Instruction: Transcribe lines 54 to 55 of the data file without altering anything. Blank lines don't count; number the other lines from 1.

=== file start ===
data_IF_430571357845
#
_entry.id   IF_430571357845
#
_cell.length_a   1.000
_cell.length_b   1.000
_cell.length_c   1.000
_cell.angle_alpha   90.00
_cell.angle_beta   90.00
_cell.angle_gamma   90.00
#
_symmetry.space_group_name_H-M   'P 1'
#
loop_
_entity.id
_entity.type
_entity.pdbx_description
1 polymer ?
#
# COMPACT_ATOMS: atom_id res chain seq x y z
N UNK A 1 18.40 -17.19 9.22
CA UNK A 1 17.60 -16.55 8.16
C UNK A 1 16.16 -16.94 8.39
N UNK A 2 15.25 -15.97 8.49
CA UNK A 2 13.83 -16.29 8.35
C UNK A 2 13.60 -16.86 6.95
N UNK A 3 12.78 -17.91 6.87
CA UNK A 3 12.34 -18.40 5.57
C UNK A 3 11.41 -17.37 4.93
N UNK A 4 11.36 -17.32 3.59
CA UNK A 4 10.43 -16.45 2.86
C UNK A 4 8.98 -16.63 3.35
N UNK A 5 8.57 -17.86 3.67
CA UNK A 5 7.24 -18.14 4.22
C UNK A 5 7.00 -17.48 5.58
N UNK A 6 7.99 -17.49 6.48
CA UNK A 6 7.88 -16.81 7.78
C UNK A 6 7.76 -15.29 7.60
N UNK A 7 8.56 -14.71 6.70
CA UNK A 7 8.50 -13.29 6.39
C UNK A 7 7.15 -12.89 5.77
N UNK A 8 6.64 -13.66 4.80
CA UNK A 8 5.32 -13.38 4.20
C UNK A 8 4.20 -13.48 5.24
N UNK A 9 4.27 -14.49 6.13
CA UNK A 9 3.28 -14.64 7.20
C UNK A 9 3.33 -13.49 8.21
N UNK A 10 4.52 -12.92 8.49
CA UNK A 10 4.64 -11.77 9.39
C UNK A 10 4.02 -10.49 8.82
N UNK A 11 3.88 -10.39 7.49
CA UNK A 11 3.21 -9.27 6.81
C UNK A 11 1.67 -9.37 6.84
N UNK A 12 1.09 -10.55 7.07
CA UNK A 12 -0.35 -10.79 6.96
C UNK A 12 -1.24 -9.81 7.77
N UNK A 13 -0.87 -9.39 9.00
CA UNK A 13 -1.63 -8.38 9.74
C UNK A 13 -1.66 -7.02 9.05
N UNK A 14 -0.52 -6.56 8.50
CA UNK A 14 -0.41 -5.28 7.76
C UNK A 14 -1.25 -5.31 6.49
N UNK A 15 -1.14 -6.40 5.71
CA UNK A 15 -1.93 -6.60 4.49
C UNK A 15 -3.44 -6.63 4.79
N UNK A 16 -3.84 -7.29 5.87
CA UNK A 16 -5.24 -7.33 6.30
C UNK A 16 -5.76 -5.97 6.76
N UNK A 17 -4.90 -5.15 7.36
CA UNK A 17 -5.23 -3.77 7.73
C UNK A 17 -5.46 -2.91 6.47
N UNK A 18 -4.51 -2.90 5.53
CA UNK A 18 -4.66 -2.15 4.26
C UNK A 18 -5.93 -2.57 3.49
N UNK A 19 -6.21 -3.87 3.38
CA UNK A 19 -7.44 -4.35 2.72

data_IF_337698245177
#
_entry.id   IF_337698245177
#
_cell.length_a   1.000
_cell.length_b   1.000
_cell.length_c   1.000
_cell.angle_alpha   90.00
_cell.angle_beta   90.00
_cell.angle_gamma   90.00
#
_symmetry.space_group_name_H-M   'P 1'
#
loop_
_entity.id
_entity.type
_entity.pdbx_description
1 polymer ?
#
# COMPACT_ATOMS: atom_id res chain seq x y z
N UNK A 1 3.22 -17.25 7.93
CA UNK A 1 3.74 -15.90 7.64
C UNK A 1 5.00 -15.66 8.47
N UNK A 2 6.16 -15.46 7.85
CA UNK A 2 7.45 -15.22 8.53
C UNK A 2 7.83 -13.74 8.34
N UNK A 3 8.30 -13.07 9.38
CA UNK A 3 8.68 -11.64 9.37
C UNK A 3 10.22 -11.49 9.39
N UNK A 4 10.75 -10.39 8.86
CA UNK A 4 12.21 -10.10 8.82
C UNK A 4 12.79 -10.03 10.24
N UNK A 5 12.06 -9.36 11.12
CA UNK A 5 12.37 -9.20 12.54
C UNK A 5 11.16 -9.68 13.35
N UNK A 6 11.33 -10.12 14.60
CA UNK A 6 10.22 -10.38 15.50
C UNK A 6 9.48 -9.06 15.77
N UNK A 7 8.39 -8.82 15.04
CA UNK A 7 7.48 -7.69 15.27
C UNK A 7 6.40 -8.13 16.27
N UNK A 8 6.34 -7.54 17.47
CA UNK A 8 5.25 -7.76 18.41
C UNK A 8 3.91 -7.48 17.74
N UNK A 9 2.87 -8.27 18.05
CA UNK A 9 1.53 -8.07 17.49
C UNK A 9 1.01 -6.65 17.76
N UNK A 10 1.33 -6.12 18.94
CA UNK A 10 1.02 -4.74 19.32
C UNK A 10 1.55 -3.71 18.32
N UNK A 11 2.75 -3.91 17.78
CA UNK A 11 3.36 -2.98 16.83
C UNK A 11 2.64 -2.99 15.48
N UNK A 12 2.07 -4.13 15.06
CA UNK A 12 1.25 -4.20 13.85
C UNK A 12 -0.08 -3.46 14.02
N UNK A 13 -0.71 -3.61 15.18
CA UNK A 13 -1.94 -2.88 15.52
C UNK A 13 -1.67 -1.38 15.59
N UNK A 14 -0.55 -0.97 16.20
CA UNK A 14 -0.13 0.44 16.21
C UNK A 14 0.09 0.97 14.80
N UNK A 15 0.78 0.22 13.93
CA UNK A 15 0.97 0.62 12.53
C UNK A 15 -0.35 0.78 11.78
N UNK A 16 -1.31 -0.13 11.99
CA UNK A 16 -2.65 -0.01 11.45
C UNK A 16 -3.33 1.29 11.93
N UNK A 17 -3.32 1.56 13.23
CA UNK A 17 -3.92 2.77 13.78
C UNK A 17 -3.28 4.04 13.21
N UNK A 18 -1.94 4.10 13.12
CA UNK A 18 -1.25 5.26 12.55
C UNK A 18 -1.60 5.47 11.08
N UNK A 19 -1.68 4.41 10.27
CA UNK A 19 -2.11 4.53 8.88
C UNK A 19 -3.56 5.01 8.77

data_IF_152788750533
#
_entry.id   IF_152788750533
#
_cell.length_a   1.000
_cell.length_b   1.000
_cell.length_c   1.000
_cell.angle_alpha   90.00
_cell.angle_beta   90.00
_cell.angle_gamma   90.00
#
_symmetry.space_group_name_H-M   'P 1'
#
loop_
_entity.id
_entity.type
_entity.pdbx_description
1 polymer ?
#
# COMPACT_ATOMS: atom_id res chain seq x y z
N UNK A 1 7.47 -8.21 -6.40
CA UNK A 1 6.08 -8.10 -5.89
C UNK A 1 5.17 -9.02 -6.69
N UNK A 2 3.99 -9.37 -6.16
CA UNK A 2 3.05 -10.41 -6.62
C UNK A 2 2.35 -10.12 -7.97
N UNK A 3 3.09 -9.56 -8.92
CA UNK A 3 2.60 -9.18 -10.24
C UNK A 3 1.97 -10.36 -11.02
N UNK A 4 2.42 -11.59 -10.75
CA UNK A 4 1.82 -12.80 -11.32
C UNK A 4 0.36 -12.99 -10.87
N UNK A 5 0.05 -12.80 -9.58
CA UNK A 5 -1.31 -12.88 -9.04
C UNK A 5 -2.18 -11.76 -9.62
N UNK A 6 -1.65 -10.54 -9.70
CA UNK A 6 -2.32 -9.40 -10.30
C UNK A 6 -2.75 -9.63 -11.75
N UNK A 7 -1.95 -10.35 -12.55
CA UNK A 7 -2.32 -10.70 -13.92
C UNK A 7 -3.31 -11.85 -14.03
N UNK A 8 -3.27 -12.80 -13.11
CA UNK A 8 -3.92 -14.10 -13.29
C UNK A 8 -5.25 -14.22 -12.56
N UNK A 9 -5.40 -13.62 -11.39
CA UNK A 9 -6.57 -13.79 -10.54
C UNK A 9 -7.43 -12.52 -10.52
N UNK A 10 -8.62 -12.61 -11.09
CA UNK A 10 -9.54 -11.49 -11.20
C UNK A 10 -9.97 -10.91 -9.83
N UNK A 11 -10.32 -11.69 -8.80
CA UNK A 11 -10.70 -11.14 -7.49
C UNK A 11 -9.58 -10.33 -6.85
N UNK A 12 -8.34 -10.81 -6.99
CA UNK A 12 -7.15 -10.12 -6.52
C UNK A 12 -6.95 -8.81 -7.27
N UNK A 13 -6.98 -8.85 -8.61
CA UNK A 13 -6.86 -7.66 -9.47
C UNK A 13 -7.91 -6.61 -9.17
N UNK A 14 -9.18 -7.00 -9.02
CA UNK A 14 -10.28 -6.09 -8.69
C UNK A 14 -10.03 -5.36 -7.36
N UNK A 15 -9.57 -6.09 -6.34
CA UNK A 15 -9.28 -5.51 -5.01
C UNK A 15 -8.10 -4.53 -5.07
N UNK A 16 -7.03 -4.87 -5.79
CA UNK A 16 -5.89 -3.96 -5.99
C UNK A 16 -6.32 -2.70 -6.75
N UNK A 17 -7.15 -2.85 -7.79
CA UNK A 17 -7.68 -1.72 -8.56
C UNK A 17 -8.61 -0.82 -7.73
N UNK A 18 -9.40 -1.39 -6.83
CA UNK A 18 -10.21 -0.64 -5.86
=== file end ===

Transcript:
N UNK A 12 1.09 -10.55 7.07
CA UNK A 12 -0.35 -10.79 6.96